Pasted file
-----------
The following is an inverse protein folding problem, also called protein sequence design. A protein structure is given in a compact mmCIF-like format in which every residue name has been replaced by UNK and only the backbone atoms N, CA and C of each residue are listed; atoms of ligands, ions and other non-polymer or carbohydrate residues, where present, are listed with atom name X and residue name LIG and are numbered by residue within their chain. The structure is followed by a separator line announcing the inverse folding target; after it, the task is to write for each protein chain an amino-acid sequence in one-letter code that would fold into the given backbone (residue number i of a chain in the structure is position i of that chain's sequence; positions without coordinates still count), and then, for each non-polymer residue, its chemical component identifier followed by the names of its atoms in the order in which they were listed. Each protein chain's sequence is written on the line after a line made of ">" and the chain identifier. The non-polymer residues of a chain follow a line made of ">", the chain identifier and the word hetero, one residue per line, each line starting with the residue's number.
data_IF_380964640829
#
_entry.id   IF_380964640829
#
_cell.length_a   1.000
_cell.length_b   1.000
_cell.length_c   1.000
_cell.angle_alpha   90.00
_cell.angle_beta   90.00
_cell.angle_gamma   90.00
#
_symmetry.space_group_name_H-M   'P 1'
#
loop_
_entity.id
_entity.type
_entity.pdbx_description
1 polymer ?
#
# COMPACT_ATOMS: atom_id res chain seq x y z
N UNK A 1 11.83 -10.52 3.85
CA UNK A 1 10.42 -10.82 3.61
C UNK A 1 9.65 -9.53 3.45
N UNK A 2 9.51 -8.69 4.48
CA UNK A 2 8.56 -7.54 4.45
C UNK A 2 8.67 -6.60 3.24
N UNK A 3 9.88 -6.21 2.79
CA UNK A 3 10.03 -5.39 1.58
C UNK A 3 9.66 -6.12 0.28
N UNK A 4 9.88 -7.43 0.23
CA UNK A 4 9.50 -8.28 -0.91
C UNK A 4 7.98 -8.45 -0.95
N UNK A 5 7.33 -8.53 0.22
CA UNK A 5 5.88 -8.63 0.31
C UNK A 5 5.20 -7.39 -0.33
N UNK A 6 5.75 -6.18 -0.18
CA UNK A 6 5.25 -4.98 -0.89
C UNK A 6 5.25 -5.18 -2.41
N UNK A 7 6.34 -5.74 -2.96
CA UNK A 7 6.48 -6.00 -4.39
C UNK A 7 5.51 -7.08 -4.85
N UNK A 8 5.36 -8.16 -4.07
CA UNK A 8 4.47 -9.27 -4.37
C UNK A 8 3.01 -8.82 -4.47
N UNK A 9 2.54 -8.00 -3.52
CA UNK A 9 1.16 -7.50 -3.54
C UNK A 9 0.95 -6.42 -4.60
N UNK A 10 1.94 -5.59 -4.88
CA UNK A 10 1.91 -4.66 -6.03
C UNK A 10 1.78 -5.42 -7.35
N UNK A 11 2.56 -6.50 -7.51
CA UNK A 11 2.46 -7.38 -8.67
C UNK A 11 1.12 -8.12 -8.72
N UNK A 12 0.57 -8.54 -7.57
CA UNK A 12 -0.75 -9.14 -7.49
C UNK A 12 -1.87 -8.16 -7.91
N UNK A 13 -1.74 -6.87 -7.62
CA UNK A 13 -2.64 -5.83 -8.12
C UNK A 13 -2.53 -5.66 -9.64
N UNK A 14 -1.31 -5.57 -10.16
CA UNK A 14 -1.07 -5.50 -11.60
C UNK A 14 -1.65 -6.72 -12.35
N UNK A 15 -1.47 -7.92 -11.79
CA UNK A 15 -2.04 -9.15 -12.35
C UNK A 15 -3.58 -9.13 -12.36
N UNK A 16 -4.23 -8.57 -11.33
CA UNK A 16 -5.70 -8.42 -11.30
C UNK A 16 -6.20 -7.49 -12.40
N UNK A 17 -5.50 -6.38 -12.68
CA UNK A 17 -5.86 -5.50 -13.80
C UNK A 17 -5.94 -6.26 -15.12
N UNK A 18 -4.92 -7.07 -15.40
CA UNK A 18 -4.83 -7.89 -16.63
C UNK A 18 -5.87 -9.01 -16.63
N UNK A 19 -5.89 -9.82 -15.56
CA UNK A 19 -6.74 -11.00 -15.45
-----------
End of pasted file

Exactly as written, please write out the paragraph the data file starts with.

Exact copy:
The following is an inverse protein folding problem, also called protein sequence design. A protein structure is given in a compact mmCIF-like format in which every residue name has been replaced by UNK and only the backbone atoms N, CA and C of each residue are listed; atoms of ligands, ions and other non-polymer or carbohydrate residues, where present, are listed with atom name X and residue name LIG and are numbered by residue within their chain. The structure is followed by a separator line announcing the inverse folding target; after it, the task is to write for each protein chain an amino-acid sequence in one-letter code that would fold into the given backbone (residue number i of a chain in the structure is position i of that chain's sequence; positions without coordinates still count), and then, for each non-polymer residue, its chemical component identifier followed by the names of its atoms in the order in which they were listed. Each protein chain's sequence is written on the line after a line made of ">" and the chain identifier. The non-polymer residues of a chain follow a line made of ">", the chain identifier and the word hetero, one residue per line, each line starting with the residue's number.